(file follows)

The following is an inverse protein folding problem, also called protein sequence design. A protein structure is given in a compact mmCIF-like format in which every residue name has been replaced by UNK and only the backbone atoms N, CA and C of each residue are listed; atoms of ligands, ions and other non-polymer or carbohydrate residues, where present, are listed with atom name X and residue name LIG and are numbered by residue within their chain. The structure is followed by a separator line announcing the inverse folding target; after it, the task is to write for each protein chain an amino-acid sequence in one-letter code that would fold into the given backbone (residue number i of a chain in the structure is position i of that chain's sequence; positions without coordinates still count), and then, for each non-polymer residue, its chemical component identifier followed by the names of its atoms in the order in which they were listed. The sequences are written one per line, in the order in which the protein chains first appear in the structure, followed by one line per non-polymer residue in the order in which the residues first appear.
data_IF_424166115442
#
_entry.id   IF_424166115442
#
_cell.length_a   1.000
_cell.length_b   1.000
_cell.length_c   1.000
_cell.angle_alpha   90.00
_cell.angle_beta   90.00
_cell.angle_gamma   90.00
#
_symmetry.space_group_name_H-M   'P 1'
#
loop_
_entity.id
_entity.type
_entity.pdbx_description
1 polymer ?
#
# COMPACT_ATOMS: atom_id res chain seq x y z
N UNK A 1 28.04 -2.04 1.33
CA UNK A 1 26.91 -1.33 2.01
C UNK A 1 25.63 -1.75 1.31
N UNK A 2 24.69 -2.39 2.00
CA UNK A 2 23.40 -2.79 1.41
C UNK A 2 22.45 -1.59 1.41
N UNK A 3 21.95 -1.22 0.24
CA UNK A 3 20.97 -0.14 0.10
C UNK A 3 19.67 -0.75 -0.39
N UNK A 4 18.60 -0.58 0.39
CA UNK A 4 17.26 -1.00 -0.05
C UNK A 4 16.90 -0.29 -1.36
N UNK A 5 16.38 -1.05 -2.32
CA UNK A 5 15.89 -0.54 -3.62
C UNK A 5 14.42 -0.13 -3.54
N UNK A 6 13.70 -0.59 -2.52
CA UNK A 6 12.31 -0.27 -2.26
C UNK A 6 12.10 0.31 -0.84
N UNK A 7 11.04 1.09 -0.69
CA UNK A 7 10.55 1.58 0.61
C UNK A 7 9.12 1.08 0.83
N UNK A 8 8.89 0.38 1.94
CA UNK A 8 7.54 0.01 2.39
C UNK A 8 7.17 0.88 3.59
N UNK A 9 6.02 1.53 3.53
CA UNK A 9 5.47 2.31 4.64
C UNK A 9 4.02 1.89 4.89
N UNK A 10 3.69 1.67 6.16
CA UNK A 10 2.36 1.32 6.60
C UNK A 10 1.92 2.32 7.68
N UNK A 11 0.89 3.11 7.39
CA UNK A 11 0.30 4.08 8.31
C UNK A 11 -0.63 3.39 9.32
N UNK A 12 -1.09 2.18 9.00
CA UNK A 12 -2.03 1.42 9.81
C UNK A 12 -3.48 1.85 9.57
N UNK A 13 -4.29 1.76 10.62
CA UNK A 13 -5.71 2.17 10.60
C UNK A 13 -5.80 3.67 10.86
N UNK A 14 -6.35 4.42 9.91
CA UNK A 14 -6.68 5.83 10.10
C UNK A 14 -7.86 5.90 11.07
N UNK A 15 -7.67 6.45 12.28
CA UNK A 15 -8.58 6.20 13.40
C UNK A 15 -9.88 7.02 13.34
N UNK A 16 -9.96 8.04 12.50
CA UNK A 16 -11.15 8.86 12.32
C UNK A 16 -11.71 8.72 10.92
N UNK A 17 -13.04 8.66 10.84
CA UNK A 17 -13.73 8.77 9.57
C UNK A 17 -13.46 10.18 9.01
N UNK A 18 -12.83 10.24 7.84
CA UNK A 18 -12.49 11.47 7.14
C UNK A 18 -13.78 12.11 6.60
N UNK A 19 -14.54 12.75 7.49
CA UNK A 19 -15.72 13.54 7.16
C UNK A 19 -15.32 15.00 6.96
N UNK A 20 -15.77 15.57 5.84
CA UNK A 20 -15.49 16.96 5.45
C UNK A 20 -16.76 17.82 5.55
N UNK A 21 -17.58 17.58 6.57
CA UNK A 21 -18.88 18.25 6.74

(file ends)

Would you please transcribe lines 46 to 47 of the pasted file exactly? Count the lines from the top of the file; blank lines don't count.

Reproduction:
N UNK A 9 6.02 1.53 3.53
CA UNK A 9 5.47 2.31 4.64